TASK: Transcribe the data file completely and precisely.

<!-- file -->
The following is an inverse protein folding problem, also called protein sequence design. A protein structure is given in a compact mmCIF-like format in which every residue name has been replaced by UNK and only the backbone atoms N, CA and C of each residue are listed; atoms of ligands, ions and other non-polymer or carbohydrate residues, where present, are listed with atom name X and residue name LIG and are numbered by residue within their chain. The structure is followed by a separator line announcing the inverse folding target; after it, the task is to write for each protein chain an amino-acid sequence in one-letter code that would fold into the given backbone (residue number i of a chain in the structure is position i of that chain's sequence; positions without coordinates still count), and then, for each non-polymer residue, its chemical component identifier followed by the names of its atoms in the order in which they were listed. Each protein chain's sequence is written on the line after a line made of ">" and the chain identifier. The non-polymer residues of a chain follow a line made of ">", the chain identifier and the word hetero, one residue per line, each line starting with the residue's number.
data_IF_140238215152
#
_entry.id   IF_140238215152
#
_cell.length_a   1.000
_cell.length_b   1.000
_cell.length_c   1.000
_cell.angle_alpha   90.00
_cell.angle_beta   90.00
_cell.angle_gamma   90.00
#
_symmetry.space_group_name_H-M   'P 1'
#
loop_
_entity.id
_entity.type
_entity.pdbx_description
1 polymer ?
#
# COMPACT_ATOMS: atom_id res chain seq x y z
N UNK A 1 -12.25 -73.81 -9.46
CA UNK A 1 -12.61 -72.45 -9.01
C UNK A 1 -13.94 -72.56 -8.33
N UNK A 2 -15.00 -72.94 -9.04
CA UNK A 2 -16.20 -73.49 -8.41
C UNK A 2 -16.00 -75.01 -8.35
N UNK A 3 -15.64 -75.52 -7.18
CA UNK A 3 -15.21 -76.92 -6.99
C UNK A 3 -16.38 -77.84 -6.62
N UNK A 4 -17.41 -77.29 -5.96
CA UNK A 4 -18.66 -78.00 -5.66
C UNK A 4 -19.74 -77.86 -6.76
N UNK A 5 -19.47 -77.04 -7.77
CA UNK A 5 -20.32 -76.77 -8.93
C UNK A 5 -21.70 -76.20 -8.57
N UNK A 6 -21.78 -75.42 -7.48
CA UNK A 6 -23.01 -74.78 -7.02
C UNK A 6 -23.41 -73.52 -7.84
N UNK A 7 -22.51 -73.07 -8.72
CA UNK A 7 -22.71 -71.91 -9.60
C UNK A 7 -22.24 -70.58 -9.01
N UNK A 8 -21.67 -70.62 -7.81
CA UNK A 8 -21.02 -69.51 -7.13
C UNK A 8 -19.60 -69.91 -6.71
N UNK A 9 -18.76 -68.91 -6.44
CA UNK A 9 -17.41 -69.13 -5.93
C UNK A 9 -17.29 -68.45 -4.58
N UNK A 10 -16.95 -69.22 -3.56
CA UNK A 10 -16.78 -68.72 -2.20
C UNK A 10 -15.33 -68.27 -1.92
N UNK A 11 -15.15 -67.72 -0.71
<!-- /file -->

The following is an inverse protein folding problem, also called protein sequence design. A protein structure is given in a compact mmCIF-like format in which every residue name has been replaced by UNK and only the backbone atoms N, CA and C of each residue are listed; atoms of ligands, ions and other non-polymer or carbohydrate residues, where present, are listed with atom name X and residue name LIG and are numbered by residue within their chain. The structure is followed by a separator line announcing the inverse folding target; after it, the task is to write for each protein chain an amino-acid sequence in one-letter code that would fold into the given backbone (residue number i of a chain in the structure is position i of that chain's sequence; positions without coordinates still count), and then, for each non-polymer residue, its chemical component identifier followed by the names of its atoms in the order in which they were listed. Each protein chain's sequence is written on the line after a line made of ">" and the chain identifier. The non-polymer residues of a chain follow a line made of ">", the chain identifier and the word hetero, one residue per line, each line starting with the residue's number.
data_IF_140238215152
#
_entry.id   IF_140238215152
#
_cell.length_a   1.000
_cell.length_b   1.000
_cell.length_c   1.000
_cell.angle_alpha   90.00
_cell.angle_beta   90.00
_cell.angle_gamma   90.00
#
_symmetry.space_group_name_H-M   'P 1'
#
loop_
_entity.id
_entity.type
_entity.pdbx_description
1 polymer ?
#
# COMPACT_ATOMS: atom_id res chain seq x y z
N UNK A 1 -12.25 -73.81 -9.46
CA UNK A 1 -12.61 -72.45 -9.01
C UNK A 1 -13.94 -72.56 -8.33
N UNK A 2 -15.00 -72.94 -9.04
CA UNK A 2 -16.20 -73.49 -8.41
C UNK A 2 -16.00 -75.01 -8.35
N UNK A 3 -15.64 -75.52 -7.18
CA UNK A 3 -15.21 -76.92 -6.99
C UNK A 3 -16.38 -77.84 -6.62
N UNK A 4 -17.41 -77.29 -5.96
CA UNK A 4 -18.66 -78.00 -5.66
C UNK A 4 -19.74 -77.86 -6.76
N UNK A 5 -19.47 -77.04 -7.77
CA UNK A 5 -20.32 -76.77 -8.93
C UNK A 5 -21.70 -76.20 -8.57
N UNK A 6 -21.78 -75.42 -7.48
CA UNK A 6 -23.01 -74.78 -7.02
C UNK A 6 -23.41 -73.52 -7.84
N UNK A 7 -22.51 -73.07 -8.72
CA UNK A 7 -22.71 -71.91 -9.60
C UNK A 7 -22.24 -70.58 -9.01
N UNK A 8 -21.67 -70.62 -7.81
CA UNK A 8 -21.02 -69.51 -7.13
C UNK A 8 -19.60 -69.91 -6.71
N UNK A 9 -18.76 -68.91 -6.44
CA UNK A 9 -17.41 -69.13 -5.93
C UNK A 9 -17.29 -68.45 -4.58
N UNK A 10 -16.95 -69.22 -3.56
CA UNK A 10 -16.78 -68.72 -2.20
C UNK A 10 -15.33 -68.27 -1.92
N UNK A 11 -15.15 -67.72 -0.71